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The last stop before the border with Switzerland is a place called Dommodossola. This is a good warning to switch off your data roaming because in Switzerland, there is no Roam Like Home and even the phone calls come in at 1.72 a minute.

We don’t do snow capped mountains in Ireland much, never mind in summer.

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Switzerland does.

I was staying in the Valais.

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The mountains are full of character.

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I got off the train in Sion and had an early lunch.

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Surprisingly, there were a couple of shops open, including a bakery. This was unexpected since it was Sunday.

From Sion, I had to get two buses to Ovronnaz. The next change was in Leytron.

This is vineyard country.

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So lots of vines on practically vertical terraces.

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Leytron was kind of quiet.

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But it was Sunday morning.

And the land was a bit pointier than I am used to.

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Despite McGillycuddy Reeks being a formative part of my life

I got on the second bus.

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That’s Leytron as we started winding up our way an eternal number of hairpin bends. I don’t know that we would send buses up there if it were Ireland to be frank Some of the turns were nervewracking and we frequently met enthusiastic traffic coming at us. I’ve only been more scared in a bus once and that was in Fuerteventura.

I was staying in Ovronnaz.

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Ovronnaz is at around 1200m, and it’s well known for thermal baths and skiing. During the summer it also gets a bunch of hikers. I didn’t actually take any pictures of the baths but what follows are pictures of mountains, quite a few of them.

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I think this one was the view from my apartment.

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and we were below the snowline.

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The place is stunning when the sun comes out.

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So I decided to take the skilift up to 2000m. This was still below the snowline.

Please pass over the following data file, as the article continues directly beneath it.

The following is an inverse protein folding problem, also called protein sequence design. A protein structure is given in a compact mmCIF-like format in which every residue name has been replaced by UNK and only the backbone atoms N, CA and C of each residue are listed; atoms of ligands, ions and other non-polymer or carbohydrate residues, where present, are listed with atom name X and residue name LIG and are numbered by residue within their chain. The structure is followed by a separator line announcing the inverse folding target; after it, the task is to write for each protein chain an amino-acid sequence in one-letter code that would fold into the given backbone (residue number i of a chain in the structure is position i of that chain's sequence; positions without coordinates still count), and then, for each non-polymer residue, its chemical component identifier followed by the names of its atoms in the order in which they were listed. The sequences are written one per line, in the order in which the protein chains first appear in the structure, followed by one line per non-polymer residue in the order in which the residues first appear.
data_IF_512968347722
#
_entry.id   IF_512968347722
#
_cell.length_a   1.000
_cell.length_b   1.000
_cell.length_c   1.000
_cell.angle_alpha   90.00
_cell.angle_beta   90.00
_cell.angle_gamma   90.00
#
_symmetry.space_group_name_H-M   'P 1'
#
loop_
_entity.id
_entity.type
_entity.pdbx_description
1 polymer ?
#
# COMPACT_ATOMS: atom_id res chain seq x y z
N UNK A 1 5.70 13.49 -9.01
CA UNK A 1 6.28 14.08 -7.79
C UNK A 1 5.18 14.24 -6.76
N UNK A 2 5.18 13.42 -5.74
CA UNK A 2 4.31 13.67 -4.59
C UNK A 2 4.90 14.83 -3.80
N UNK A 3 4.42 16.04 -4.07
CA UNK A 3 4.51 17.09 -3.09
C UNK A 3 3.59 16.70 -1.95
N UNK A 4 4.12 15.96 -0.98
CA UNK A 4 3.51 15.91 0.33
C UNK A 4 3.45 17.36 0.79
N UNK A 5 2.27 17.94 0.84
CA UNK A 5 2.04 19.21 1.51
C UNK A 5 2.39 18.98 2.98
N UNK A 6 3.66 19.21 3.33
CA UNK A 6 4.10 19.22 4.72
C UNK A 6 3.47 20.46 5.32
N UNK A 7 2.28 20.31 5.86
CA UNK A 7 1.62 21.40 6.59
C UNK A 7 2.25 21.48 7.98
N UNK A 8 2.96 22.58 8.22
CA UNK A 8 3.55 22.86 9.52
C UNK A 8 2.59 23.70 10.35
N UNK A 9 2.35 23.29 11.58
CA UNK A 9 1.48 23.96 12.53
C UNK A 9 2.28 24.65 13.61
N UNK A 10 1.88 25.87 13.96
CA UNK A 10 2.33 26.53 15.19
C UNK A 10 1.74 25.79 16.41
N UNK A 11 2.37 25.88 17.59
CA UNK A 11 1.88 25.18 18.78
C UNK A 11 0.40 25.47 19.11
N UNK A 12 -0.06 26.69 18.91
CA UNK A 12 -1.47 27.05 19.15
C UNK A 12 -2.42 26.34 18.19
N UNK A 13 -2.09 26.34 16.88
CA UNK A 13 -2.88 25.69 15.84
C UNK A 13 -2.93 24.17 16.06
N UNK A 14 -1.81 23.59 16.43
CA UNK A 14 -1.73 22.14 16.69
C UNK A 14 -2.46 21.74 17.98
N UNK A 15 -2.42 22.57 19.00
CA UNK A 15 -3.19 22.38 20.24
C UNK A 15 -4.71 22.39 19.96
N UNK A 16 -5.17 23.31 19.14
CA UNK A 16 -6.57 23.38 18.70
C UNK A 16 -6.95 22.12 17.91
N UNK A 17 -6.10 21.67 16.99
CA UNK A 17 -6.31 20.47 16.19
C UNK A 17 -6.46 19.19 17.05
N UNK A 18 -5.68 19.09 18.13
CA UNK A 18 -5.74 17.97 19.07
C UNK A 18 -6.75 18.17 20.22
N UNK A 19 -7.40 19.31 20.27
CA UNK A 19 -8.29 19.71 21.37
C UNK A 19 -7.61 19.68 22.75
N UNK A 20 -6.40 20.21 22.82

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Apparently you can walk to the top of that. I didn’t.

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Yay. Snow caps.

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We don’t get a whole lot of snow in Ireland or indeed in Luxembourg so I find this joy inducing. Although I draw the line at doing those hairpins in a bus in the snow.

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This is the chairlift posts looking down. I didn’t want to take my camera out while I was hanging in midair so that’s really all you’ll get of that.

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But I loved it up there.

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Sunset one evening.

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Weather not so great another day:

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Sunset another day.

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View from my balcony.

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View from the front of the hotel.

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It rained the last night I was there.

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This was how it looked at 7.20 in the morning as I started the 12 hour journey home. The trip down the hairpins was sufficiently dizzying that I took no photos and I only had 60 seconds in Leytron to make the bus back to Sion.

The train from Sion to Milan was packed. This is what the luggage area looked like half an hour out from Milan

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Would I do this again? Yes, despite a few stupid mishaps (I lost a full swim kit including swimsuit, goggles and nose clip on day one) but I’d like to be a bit hill walking fitter. There is no actually horizontal piece of ground up there – you’re either walking up a very steep hill or down a very steep hill. During the snow season, there are buses moving people from hotels to skilifts and the countryside is dotted with skilift lines which leads me to think there’s a good few more than the one I got up to 2000m, Jorasse. Switzerland is not terribly cheap and the exchange rate is really not in the EU’s favour at the moment (but it was more than offset by the cost of flying to Spain). Ovronnaz is a hassle to get to from outside Switzerland but the buses worked out okay. The food was generally good. Plus, if you’re European, seeing the Alps really should be on your bucket list. You can also do it in winter (duh) and I did the Glacier Express in 2016.